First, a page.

The town of Lyons is bouncing back from Colorado’s epic flood 6 years ago and looks like a vibrant, engaged community. But The flood still remains in people’s hearts and minds. Similar to 911, there is a little spot in our psyche that relates our lives, before and after the event.
Cathy Rivers, a Lyons resident and artist, is still processing the town’s collective experience in an up and coming art exhibit here in town.
Knowing Cathy’s exceptional artistic creativity and talent, this might be a great visit to see what she’s been up to in this exhibit should you be in the area.
Here’s an article in Lyons’ Redstone Review about the upcoming show. (Page 8)
Come on over and check it out, share your story too and marvel in how much healing can be found in shared experience, creative expression and the good old fashioned passing of time and moving forward.
The June, 2019 Under Water Over Land (UWOL) 51 Challenge had the theme: Man vs Nature. Spike Productions worked collaboratively with flutist Cille Lutsch in a very last minute guest entry entitled Cille Et Les Oiseaux, a play on the musical title Pan Et Les Oiseaux by Jules Mouquet, which Cille played excerpts from in this creative short.
Guest entry basically means that one has missed the sign up deadline and is not an official entrant in the challenge. We only had a few days to try an idea for the theme. Other UWOL filmmakers were kind enough to offer footage of singing birds to help us enter before the looming deadline. Shared footage is not permissible in an official UWOL entry, but this wasn’t so why not collaborate with friends!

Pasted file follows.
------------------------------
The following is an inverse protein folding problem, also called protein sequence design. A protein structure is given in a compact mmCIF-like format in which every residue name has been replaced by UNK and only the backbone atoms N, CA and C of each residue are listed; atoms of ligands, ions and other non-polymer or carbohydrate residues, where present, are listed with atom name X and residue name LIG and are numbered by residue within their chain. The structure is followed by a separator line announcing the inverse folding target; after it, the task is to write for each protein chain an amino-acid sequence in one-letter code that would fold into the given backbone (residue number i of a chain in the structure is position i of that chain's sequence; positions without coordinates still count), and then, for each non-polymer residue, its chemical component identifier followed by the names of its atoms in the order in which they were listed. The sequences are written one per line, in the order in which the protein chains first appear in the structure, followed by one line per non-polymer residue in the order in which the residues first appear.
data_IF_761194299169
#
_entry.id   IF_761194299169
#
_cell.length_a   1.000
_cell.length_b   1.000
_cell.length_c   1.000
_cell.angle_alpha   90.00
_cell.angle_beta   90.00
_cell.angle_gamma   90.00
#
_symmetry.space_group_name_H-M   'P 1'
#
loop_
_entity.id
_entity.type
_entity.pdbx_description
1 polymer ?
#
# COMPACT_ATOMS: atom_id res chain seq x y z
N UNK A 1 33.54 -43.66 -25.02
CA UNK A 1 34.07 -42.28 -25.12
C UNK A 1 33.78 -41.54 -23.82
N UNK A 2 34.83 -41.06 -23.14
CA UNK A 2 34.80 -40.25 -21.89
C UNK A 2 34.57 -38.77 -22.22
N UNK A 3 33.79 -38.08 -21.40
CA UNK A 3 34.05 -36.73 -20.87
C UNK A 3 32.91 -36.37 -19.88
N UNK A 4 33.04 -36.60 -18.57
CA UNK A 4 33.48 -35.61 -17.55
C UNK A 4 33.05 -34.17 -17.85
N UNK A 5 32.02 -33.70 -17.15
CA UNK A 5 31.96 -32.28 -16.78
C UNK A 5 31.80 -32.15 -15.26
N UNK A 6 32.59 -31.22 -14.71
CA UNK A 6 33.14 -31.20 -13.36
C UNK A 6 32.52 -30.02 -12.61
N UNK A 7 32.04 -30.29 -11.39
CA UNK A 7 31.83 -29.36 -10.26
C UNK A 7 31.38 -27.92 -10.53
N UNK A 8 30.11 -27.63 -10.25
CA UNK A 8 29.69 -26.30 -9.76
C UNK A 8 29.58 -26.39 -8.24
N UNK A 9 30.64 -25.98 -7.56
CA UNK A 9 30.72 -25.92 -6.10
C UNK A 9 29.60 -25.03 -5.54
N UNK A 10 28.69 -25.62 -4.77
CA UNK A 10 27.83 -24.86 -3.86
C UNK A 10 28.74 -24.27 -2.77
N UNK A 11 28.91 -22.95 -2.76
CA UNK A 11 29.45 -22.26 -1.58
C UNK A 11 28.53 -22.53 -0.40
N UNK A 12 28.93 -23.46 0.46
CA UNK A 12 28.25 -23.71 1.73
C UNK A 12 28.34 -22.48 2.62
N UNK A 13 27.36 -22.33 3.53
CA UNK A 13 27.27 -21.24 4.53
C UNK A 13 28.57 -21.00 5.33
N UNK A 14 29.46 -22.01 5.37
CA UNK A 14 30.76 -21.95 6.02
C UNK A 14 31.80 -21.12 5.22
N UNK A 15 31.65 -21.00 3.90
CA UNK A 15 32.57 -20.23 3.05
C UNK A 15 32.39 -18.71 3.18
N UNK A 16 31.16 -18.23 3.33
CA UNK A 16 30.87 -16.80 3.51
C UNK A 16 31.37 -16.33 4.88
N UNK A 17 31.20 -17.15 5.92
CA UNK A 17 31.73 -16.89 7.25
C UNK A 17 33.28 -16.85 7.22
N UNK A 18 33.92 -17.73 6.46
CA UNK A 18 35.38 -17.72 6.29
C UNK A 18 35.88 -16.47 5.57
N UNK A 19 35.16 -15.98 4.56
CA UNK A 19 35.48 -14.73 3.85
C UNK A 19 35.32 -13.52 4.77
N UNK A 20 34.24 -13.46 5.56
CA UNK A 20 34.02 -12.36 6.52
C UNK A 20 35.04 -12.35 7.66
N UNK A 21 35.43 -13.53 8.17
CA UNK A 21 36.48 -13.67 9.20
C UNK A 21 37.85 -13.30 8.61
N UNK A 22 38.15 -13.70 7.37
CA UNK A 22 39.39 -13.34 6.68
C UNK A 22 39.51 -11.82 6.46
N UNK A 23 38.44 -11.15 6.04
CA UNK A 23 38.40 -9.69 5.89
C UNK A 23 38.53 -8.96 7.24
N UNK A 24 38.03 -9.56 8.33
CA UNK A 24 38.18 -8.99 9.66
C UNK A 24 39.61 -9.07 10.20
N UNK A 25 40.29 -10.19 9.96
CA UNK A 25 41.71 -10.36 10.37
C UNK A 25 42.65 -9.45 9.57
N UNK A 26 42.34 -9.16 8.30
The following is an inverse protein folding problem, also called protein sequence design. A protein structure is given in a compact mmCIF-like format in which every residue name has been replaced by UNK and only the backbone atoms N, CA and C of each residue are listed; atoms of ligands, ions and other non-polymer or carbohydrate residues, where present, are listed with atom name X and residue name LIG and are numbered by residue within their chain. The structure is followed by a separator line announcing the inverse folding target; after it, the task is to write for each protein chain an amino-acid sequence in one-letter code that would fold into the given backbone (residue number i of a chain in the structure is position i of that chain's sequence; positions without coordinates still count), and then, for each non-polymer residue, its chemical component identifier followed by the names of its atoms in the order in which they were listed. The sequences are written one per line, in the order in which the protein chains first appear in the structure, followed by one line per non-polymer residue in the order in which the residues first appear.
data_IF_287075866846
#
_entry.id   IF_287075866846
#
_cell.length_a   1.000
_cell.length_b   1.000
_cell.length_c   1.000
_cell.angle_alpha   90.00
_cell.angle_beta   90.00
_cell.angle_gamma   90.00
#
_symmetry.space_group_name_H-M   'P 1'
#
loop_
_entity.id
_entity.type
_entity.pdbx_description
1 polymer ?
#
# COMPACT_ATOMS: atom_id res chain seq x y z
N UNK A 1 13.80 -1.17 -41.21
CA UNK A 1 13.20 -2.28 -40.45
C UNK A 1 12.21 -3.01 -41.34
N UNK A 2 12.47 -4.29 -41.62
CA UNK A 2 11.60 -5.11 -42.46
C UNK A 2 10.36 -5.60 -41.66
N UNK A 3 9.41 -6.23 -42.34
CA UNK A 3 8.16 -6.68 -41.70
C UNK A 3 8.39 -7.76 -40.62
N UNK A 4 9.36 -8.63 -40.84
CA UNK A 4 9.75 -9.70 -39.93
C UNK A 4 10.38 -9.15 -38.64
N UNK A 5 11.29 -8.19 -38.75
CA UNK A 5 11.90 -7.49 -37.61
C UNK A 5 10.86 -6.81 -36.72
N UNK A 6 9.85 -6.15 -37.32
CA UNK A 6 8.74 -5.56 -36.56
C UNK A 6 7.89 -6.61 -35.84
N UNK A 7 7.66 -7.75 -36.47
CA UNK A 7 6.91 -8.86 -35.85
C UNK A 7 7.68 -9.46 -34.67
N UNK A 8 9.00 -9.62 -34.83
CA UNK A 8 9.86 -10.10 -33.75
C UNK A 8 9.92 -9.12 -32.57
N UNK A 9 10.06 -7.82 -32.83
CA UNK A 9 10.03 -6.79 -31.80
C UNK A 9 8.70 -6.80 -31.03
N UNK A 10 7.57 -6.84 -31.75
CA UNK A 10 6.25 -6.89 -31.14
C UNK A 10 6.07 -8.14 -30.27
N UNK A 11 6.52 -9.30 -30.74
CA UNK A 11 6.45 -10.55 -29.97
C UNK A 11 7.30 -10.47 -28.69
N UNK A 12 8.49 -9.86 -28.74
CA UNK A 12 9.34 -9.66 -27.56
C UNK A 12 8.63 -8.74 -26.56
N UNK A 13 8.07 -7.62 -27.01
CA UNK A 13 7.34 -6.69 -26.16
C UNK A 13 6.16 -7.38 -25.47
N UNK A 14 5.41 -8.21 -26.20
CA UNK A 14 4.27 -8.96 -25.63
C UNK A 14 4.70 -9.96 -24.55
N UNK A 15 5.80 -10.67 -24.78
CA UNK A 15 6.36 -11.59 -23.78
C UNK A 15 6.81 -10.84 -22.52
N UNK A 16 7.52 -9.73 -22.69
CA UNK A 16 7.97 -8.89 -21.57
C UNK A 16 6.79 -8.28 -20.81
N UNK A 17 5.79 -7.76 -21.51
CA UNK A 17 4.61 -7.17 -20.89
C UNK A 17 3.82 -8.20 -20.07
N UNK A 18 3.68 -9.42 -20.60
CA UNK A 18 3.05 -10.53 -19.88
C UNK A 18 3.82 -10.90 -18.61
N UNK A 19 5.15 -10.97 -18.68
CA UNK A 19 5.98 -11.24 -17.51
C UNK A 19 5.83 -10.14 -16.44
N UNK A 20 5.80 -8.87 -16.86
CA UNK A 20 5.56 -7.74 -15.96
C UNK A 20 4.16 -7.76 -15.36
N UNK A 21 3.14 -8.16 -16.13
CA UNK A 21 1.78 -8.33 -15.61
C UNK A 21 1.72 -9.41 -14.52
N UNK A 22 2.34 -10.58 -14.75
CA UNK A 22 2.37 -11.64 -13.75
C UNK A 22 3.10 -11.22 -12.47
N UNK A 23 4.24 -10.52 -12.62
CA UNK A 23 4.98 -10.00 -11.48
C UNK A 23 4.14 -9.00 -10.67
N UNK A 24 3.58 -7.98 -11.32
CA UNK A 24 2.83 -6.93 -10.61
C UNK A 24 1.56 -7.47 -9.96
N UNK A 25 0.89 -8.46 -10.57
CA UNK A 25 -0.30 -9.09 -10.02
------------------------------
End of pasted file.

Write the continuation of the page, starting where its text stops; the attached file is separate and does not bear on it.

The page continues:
This entry also tested filming with black screen and trying out different filters in the post processing to be able to transpose Cille perfectly into scenes.
It was a lot of fun to do and a great success. View this on the UWOL forum on Vimeo by clicking on the photo below.
Cille Et Les Oiseaux – UWOL 51
Two Books with the Basketful Relief Project (BRP)
Spike Productions is excited to announce the launching of its Basketful Relief Project (BRP). We are collaborating with artists of all talents to write, illustrate and publish beautiful children’s stories in hardcover format, accompanied by beautifully narrated online video.
Spike Productions’ Basketful Relief Project (BRP) is a proud supporter of organizations fighting world hunger and currently has a BRP Save the Children Yemen famine relief fundraising page. Join us by clicking the link and making a direct donation today.
Why Spike Productions’ Basketful Relief Project (BRP) is a proud supporter of Save the Children Famine Relief Efforts in Yemen
Yemen in Crisis
Embroiled in civil conflict since 2011 and civil war since 2015, Yemen is experiencing the world’s worst man-made humanitarian disaster. As war continues, the UN says it is on the brink of the world’s worst famine in 100 years. Twenty-two million people are in urgent need of help, half of them children who are facing a triple threat – hunger, disease and bombs on a daily basis. Save the Children estimates more than 100 young children are dying from extreme hunger every single day.
Save the Children (STC) is on the ground in Yemen, working to help the most vulnerable access food, healthcare and education.
- STC has treated over 150,000 children under five suffering from malnutrition and is supporting health facilities and mobile health and nutrition teams in some of the hardest to reach areas.